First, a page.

This article will cover food processing plant grease trap elimination. It’s true that everybody is into organic food these days. But before the hype of the organics, there were processed foods. These are foods that have undergone several stages of refinement to reach a state that is more palatable and marketable to consumers. These days, processed foods go through more levels of improvement such as fortification wherein additional vitamins and minerals are incorporated into them to help provide the recommended daily allowances of the consumers.
Food processing plants are essential to bring about high quality processed foods. Their facilities have to be very clean and very sterile to make sure that the consumers get only the benefits of the food. Contamination in a food processing plant is highly unacceptable. Everyone who works in the plant should know that they handle what’s eaten by people. This is the main reason why food processing plant grease trap elimination should be performed.
The US is currently having problems with FOG (fats, oils, grease) overflow. This is a very serious matter because there are so many health and environmental issues that result to such a dilemma. FOG overflow happens because of the food processing plant management’s failure to properly maintain their grease trap. Grease trap installation in food processing plants is mandated by the pretreatment or grease ordinance in every state. This ordinance is strictly implemented because FOG overflow means a great deal of loss to the food processing plant and to the markets in the area.
According to the grease ordinance, the plant owner should have an appropriately-sized grease trap that has a permit upon installation. This is important so that inspection from the City Sewer Department can be performed. The ordinance also says that the owner of the plant should maintain the grease trap on a regular basis. The grease trap is a pretreatment method that aims to control pollution that reaches the wastewater treatment facility. It also aims to protect the pipelines so that wastewater backup will not happen.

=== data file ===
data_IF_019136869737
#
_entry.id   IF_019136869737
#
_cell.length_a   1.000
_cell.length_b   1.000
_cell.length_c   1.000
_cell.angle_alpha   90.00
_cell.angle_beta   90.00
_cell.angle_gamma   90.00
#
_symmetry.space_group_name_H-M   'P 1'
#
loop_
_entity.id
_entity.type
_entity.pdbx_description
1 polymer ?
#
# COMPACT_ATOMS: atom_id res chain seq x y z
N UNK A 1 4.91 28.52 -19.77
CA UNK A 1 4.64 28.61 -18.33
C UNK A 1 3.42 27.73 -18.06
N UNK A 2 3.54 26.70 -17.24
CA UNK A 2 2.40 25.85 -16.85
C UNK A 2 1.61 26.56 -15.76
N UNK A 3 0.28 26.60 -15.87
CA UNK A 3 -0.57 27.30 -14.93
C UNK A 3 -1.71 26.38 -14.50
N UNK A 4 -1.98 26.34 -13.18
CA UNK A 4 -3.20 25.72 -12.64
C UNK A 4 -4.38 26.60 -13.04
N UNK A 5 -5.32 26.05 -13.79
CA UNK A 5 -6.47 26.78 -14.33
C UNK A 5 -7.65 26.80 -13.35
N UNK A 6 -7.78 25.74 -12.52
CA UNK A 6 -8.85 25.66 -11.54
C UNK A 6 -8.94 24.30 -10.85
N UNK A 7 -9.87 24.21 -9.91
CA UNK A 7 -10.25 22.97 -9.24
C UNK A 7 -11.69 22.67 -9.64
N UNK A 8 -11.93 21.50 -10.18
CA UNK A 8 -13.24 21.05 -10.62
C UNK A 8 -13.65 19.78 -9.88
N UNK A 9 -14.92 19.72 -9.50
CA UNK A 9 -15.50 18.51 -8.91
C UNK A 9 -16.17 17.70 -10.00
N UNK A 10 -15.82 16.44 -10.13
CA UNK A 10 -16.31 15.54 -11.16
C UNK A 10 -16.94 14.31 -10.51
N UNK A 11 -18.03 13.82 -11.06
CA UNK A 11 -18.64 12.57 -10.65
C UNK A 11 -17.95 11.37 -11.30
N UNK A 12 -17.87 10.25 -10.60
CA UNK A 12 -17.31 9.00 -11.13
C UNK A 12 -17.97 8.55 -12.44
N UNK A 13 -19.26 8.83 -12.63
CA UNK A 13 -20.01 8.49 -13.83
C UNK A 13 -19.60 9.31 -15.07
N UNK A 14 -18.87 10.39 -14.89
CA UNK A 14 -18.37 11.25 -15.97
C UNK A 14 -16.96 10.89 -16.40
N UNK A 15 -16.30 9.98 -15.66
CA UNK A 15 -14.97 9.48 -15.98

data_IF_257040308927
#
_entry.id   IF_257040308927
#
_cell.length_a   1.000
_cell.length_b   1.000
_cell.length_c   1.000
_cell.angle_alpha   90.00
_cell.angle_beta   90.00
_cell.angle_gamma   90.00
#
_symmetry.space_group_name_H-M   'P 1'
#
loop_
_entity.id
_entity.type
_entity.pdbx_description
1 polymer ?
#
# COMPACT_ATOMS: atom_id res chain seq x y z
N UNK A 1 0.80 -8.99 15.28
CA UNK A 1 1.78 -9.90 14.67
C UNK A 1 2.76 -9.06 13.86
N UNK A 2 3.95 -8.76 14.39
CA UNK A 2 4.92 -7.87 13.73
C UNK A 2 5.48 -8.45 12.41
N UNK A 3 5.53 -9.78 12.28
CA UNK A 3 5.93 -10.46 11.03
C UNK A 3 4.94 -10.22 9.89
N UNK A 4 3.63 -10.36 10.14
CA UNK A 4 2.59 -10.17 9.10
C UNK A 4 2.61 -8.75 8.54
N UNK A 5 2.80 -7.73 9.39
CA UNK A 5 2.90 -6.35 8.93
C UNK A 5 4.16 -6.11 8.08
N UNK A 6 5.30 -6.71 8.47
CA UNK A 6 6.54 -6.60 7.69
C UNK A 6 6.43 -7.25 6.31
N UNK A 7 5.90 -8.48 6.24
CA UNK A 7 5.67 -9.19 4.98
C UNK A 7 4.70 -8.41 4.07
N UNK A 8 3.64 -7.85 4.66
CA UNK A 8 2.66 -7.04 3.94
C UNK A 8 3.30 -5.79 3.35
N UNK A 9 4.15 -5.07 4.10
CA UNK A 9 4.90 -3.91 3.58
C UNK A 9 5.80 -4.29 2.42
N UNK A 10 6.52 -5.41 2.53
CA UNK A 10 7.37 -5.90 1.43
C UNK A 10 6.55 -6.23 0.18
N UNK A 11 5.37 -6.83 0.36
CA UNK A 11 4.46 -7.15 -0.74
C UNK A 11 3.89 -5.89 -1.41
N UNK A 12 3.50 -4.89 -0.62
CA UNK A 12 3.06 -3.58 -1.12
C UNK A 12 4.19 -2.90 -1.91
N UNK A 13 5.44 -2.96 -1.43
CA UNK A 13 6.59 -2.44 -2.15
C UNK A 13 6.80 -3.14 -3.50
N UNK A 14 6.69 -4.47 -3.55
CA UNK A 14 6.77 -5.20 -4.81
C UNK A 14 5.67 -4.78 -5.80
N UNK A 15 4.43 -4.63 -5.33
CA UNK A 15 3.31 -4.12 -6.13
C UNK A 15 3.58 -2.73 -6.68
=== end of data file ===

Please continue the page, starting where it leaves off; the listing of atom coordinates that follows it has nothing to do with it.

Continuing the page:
Grease traps should have the combination of the following technologies:
- Passive technologies:
- Grease trap interceptor
- Underground grease trap
- Active technologies:
- Solids transfer device
- Grease recovery device
The grease traps should have a flow control device. Water or liquids that exceed 130 degrees Fahrenheit should not be dumped into the grease trap because the temperature will only emulsify the FOG and allow it to mix with the wastewater.
Food processing plant grease trap elimination should not be done with the use of chemicals or enzymes. These only emulsify the FOG making it easier for it to combine with the wastewater. It travels through the sewer lines and eventually, the FOG accumulates and blocks the pipes, resulting to a back up in wastewater. The food processing plant facilities and the surrounding environment get contaminated. Enzymes and chemicals only make the FOG crisis worse.
The most highly recommended aide in food processing plant grease trap elimination is the simple bacteria. Bacteria may be primitive creatures by they do serve as the best solution to any FOG overflow. The processes of bioaugmentation and bioremediation should always be encouraged. Bioaugmentation uses a selected strain of bacteria to digest the FOG while bioremediation uses non-pathogenic bacteria to convert the FOG into less detrimental forms. There are many forms of bacteria available in the market today. In choosing one, preference and budget should be considered. There are powered bacteria, liquid bacteria, bacteria blocks, bacteria pumps, and bacteria grease trap tablets. Grease trap tablets are the latest among all these forms. The tablets are sustained release, enabling its effects to last longer. Each bacteria tablet has nutrients, buffers, aerobic bacteria, and active oxygen that really helps accelerate food processing plant grease trap elimination.
It’s undeniable that even if man tries hard to move forward into development, there will always be an “old school” solution and in this case, it’s the ever-present, resilient, and adaptive bacteria.